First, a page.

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Updated from 9:03 a.m. ET.

Analysts darkened their outlook for

Applied Materials


Wednesday morning, after the Santa Clara, Calif., chipmaker offered a

bleak near-term forecast.

But investors rallied on the upside, sending shares climbing $1.88, or 4.6%, to $43.13 on the


Wednesday morning.

Merrill Lynch

analyst Brett Hodess cut his second-quarter earnings-per-share estimate to 36 cents from 51 cents and his 2001 estimate to $1.60 from $2.00. He had some harsh words about the company, too. "AMAT's industry view is the weakest we have seen," he said, adding that he believes demand "is weak in all regions" with "U.S. and Asian foundry and Korea particularly weak."

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Lehman Brothers

analyst Edward White cut his full-year 2001 earnings-per-share estimate to $1.90 from $2.50, citing the company's weaker-than-expected outlook for the first half of the year. White, who also cut his price target to $65 from $90, said he expects "a rebound" for the company in the second half of 2001.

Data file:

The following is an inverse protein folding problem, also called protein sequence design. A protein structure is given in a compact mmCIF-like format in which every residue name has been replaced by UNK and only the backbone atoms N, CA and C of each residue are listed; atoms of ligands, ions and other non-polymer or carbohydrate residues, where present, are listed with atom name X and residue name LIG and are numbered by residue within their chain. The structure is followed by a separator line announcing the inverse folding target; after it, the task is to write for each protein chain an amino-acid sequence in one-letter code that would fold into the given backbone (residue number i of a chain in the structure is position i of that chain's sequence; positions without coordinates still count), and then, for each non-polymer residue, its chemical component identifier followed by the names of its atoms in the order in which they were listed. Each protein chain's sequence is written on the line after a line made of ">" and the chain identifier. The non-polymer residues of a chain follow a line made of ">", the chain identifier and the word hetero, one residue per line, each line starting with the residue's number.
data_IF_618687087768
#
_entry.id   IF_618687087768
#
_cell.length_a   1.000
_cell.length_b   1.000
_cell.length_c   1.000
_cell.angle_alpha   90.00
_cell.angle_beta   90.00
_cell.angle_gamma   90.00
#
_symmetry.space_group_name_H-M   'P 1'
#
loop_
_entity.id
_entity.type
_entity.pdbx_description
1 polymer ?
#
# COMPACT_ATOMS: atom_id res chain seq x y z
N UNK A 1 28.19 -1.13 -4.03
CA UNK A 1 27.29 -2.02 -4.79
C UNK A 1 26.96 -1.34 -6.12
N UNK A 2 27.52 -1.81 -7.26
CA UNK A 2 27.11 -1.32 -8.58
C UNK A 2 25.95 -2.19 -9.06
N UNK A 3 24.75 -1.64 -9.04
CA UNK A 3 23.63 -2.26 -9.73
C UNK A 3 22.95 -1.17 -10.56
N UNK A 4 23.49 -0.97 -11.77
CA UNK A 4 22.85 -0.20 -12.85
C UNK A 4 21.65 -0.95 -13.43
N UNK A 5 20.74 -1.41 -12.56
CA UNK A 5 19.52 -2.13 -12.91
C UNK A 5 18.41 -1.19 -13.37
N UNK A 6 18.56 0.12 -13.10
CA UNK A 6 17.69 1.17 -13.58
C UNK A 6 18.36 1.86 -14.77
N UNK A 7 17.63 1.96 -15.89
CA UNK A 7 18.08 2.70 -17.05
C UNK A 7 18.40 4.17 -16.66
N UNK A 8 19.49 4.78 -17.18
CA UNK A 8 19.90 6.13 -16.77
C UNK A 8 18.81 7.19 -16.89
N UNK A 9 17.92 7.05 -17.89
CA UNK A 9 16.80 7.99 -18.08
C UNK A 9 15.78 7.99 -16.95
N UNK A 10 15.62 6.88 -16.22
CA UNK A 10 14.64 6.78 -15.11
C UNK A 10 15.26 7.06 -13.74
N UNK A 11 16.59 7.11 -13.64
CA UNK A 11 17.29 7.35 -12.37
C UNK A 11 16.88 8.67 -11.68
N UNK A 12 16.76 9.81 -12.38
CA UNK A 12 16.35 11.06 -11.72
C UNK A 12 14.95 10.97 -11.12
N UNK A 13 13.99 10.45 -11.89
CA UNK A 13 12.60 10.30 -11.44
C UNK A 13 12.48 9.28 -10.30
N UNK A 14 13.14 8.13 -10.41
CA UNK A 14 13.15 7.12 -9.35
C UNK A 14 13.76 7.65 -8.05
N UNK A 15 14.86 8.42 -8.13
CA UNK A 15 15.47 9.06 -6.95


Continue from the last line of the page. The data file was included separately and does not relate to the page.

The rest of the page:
Analyst Shekhar Pramanick of

Prudential Securities

cut his second-quarter earnings-per-share estimate to 36 cents from 52 cents a share, as well as his 2001 earnings estimate to $1.57 a share from $1.93. He also shaved his full-year 2001 revenue estimate by $1 billion to $8.1 billion.

"While we believe there could be another round of negative adjustments, the rate of estimated decline could be small," Pramanick said in his report. The analyst kept his $50 price target.

Goldman Sachs

analyst Gunnar Miller likewise lowered his 2001 earnings estimate to $1.56 per share from $1.70, and his 2002 estimate to $1.93 per share from $2.25. Applied Material shares are on Goldman's U.S. Recommended for Purchase list.

In an

upgrade on five chip equipment makers this morning,

J.P. Morgan

raised its investment rating on Applied Materials to long-term buy from market performer.